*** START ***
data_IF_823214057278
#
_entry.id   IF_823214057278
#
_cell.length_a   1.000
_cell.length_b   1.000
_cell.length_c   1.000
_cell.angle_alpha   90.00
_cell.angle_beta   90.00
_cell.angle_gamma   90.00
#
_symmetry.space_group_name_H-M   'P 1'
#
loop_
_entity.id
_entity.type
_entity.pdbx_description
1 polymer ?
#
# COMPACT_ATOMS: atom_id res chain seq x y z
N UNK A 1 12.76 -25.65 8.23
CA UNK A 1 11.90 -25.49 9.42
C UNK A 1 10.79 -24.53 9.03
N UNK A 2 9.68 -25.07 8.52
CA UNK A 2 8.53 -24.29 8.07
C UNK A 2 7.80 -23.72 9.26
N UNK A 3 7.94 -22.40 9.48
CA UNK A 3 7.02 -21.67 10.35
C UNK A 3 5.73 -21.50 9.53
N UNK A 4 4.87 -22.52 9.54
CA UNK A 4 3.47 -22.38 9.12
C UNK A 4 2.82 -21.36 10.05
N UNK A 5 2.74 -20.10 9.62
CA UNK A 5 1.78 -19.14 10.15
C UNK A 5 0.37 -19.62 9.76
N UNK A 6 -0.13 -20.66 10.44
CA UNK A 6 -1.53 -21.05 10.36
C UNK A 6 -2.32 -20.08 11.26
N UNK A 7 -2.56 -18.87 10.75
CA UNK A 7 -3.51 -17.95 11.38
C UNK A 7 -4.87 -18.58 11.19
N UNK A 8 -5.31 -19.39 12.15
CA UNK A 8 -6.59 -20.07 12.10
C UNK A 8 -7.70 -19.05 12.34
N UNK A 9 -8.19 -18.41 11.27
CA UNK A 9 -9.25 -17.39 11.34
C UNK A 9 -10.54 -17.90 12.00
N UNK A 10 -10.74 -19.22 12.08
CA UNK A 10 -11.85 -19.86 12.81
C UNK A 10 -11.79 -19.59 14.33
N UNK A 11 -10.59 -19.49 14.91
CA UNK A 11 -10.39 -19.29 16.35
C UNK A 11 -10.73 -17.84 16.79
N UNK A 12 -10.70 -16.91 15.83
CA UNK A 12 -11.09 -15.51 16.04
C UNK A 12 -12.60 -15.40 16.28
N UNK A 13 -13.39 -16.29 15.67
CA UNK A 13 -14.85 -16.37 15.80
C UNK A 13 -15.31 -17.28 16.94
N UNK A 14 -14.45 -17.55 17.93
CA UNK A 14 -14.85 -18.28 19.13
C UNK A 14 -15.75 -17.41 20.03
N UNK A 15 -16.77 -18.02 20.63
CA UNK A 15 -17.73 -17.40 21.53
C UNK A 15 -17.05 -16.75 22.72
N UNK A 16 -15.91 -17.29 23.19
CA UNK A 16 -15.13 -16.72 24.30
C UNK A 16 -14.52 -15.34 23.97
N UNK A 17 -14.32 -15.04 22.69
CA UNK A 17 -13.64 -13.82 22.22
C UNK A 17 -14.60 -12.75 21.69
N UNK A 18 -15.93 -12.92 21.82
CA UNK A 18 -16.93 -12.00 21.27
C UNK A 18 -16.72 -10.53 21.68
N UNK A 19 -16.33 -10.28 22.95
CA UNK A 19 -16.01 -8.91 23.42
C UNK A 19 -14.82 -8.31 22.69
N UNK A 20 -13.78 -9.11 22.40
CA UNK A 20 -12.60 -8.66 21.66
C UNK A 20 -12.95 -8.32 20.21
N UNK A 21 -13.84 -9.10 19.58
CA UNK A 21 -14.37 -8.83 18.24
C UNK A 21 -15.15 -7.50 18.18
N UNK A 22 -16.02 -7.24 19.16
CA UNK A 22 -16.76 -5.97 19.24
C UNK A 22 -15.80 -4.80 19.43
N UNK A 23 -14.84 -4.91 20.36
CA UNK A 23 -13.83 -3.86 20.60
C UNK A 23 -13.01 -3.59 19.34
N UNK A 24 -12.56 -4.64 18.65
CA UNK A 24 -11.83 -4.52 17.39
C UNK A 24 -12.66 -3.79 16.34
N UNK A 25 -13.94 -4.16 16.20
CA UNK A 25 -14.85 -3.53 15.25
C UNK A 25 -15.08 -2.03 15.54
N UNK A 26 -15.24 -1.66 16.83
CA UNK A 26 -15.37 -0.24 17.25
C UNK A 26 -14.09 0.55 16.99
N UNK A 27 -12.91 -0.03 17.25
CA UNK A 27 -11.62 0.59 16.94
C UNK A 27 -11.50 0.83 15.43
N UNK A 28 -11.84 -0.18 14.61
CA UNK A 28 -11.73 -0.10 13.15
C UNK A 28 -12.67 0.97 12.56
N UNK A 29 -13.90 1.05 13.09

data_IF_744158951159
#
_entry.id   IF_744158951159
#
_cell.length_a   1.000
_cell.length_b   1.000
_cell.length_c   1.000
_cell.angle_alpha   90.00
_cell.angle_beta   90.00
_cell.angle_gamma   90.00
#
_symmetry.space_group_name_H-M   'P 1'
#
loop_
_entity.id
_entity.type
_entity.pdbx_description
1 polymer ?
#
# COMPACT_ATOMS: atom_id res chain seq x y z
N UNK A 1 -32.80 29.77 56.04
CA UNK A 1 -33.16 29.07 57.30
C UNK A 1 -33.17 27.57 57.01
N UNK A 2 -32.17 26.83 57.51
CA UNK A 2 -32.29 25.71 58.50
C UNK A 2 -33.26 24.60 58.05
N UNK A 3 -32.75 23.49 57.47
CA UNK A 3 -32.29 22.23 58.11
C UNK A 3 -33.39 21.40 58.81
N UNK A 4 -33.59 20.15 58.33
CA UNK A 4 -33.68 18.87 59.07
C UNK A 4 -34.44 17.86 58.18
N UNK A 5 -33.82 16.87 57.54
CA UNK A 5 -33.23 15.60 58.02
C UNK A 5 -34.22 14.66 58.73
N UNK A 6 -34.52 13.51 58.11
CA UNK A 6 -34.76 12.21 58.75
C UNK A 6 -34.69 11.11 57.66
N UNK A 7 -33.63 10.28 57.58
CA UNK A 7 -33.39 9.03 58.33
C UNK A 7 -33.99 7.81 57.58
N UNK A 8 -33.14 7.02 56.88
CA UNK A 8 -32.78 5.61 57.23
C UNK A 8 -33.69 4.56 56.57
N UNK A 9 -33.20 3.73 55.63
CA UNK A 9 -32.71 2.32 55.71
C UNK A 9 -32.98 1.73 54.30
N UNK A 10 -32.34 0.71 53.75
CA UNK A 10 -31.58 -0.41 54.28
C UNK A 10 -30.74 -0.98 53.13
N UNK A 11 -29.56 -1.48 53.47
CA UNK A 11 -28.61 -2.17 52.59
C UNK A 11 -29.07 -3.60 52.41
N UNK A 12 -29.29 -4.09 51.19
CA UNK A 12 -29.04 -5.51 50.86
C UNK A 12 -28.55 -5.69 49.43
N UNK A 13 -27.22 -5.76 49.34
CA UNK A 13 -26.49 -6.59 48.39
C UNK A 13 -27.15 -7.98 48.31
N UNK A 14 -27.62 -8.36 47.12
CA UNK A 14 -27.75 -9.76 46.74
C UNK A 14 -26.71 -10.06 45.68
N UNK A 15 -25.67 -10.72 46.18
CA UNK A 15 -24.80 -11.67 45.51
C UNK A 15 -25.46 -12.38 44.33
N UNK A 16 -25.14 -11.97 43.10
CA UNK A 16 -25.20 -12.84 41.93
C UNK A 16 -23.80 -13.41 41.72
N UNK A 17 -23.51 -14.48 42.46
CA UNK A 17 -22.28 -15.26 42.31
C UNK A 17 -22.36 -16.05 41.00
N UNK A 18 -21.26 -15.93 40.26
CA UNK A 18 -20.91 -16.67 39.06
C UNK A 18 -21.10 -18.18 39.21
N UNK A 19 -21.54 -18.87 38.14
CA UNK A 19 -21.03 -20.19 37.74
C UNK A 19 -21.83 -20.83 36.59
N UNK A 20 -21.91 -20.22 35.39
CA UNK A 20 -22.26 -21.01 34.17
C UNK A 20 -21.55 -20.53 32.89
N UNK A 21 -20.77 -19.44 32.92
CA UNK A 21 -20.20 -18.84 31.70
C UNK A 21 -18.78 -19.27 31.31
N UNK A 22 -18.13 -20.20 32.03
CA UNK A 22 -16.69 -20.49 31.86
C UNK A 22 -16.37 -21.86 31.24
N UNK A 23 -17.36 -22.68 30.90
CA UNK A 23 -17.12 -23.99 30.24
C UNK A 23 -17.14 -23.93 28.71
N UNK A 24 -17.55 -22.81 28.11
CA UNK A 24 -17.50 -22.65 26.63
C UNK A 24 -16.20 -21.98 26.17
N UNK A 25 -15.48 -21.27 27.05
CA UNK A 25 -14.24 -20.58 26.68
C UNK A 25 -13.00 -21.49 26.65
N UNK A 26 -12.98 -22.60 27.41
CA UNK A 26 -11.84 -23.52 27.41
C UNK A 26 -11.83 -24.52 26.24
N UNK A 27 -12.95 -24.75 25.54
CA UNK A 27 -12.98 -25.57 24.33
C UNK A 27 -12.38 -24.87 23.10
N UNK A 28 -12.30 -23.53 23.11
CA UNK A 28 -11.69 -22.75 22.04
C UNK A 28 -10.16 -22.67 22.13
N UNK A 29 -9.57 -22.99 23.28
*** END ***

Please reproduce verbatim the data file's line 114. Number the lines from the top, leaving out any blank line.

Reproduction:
_cell.angle_beta   90.00